Everyone knows the Internet has enlivened expressions of individuality--personal web pages, email sig files, and personal domain names--but one of the most egotistical Net phenomena has got to be the vanity search. If you haven't done a vanity search before, go ahead and try it now: Zip over to HotBot, AltaVista, or another beefy Net search engine, type in your name, and see what the Web has to say about you.
There are risks to vanity searching though, especially for ye of the fragile ego: you may not find yourself anywhere.
If search engines had egos, AltaVista would rank well behind its competitors. Still, the Net searcher is literally high on itself, as millions of fans who watched the final game of the World Series last Saturday learned. Instead of the ubiquitous Goodyear blimp, the AltaVista Onsite Computing Airship floated above New York as the Yankees trounced the Braves.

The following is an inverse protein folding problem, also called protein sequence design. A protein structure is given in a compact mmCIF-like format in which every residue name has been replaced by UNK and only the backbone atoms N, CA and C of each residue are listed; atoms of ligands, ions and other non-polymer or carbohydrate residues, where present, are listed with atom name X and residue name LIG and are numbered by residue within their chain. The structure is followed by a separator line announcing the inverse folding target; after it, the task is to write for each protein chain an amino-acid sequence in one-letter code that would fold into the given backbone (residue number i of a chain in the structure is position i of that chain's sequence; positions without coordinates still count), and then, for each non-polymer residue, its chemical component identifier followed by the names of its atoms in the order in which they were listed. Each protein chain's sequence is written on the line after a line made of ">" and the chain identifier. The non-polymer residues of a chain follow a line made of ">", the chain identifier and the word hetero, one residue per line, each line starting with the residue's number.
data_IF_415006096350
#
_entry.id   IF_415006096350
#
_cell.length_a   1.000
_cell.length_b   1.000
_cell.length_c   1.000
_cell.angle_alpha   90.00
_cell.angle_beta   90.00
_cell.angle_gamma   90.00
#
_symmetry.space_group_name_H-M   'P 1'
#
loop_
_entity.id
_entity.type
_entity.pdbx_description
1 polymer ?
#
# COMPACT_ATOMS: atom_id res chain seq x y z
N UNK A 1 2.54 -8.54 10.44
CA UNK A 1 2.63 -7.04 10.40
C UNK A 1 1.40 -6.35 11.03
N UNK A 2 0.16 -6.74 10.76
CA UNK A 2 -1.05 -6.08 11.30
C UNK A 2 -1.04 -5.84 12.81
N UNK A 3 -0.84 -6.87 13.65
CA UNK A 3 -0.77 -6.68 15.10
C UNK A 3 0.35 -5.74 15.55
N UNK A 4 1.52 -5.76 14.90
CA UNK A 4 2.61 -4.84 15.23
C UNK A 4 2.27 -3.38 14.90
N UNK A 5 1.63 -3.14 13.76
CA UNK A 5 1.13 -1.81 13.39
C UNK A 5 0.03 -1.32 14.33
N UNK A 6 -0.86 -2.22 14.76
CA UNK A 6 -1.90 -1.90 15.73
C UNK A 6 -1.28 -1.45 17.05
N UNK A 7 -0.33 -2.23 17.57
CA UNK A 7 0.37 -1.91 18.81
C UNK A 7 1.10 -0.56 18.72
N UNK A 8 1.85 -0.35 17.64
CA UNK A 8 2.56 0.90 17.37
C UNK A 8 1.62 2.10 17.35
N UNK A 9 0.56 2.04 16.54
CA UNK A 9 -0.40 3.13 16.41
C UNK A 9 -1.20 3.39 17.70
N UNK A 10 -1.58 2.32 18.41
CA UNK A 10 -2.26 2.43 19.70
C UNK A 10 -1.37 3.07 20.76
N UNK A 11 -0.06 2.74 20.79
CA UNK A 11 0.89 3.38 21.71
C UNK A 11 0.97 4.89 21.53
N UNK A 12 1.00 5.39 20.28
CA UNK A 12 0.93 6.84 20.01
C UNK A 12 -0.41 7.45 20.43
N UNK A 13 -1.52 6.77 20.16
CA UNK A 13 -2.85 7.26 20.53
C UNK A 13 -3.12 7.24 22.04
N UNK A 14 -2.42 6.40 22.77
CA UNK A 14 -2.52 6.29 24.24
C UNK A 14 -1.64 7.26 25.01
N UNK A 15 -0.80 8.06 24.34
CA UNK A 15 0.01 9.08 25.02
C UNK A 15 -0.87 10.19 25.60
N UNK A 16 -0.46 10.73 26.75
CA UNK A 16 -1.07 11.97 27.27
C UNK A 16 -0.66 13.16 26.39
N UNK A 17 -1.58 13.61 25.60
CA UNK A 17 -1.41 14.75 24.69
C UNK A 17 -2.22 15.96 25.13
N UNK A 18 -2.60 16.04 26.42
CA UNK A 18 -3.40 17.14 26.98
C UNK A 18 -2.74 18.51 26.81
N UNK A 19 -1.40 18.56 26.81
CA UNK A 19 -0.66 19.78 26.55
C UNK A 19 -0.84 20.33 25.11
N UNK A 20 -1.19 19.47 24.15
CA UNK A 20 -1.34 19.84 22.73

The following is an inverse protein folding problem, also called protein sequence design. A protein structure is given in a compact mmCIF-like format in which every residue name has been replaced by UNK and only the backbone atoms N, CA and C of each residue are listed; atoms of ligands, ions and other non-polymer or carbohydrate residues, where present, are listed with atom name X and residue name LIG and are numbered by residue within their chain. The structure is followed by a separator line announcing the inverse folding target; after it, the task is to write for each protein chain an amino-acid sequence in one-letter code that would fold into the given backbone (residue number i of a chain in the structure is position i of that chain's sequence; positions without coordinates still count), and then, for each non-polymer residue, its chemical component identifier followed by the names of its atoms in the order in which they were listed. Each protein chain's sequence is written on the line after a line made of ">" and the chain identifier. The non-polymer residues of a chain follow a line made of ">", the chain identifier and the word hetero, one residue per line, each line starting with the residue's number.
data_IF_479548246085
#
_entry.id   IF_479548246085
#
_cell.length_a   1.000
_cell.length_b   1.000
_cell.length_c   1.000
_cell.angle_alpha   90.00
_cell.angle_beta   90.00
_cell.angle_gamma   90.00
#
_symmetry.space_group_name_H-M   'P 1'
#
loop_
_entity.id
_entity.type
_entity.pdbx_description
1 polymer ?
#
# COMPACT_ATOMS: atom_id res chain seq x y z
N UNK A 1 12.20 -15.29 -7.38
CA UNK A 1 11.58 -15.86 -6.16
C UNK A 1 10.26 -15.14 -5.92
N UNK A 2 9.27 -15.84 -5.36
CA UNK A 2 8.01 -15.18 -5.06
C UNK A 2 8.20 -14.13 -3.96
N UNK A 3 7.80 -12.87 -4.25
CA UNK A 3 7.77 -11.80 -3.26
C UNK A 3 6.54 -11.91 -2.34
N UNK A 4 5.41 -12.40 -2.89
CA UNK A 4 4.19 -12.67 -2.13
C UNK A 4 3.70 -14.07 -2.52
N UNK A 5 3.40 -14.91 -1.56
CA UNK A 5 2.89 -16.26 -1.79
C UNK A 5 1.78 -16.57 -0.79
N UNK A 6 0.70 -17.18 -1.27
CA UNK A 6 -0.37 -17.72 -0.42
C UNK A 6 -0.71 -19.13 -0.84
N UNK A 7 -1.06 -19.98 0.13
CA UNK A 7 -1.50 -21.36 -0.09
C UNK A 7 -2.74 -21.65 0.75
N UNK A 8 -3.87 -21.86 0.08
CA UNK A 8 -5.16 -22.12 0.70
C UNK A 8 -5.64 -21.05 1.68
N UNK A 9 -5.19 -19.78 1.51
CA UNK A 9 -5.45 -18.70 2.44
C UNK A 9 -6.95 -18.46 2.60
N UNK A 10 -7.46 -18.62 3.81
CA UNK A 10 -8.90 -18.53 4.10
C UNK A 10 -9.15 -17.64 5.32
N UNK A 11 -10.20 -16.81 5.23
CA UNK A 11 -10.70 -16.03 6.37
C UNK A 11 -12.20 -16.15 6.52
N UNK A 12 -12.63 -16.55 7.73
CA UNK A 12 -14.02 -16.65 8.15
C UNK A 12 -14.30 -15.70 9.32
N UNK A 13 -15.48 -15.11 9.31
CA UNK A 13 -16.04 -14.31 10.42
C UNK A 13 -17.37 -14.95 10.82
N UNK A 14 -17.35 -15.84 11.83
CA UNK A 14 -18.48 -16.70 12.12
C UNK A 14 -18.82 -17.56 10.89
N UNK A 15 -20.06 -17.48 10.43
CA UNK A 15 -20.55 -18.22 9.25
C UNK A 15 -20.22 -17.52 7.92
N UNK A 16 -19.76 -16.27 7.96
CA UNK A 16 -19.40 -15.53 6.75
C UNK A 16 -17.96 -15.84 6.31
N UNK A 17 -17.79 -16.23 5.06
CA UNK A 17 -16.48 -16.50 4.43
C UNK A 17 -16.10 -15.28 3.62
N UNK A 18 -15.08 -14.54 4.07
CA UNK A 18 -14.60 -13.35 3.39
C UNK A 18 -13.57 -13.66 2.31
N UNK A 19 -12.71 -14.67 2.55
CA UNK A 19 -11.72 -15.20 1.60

Apparently, Goodyear's zepplin was out of commission after storms pelted the East Coast last week and the Fuji blimp couldn't fill in. Just as Fox TV execs started to freak out about not getting any aerial shots of the game, AltaVista stepped in with its dirigible, which is slowly creeping its way across the country to a tiny event in Las Vegas called Comdex.
The blimp is a fitting symbol for AltaVista. While DEC is mired in a thick sludge of red ink, the company's search group is eager to break free and may do its own IPO early next year, according to my spies.
Non sequiturs-are-us: I'm hearing rumblings that Netscape may fill out a critical gap in its Internet strategy with a version of Navigator for, that's right, Amiga. A beta of the browser could be out by year's end, though it will require newer Amiga hardware and software, according to my operatives. Maybe only journalists do vanity searches, since we're both vain and paranoid. Cheer me up by sending me a tip.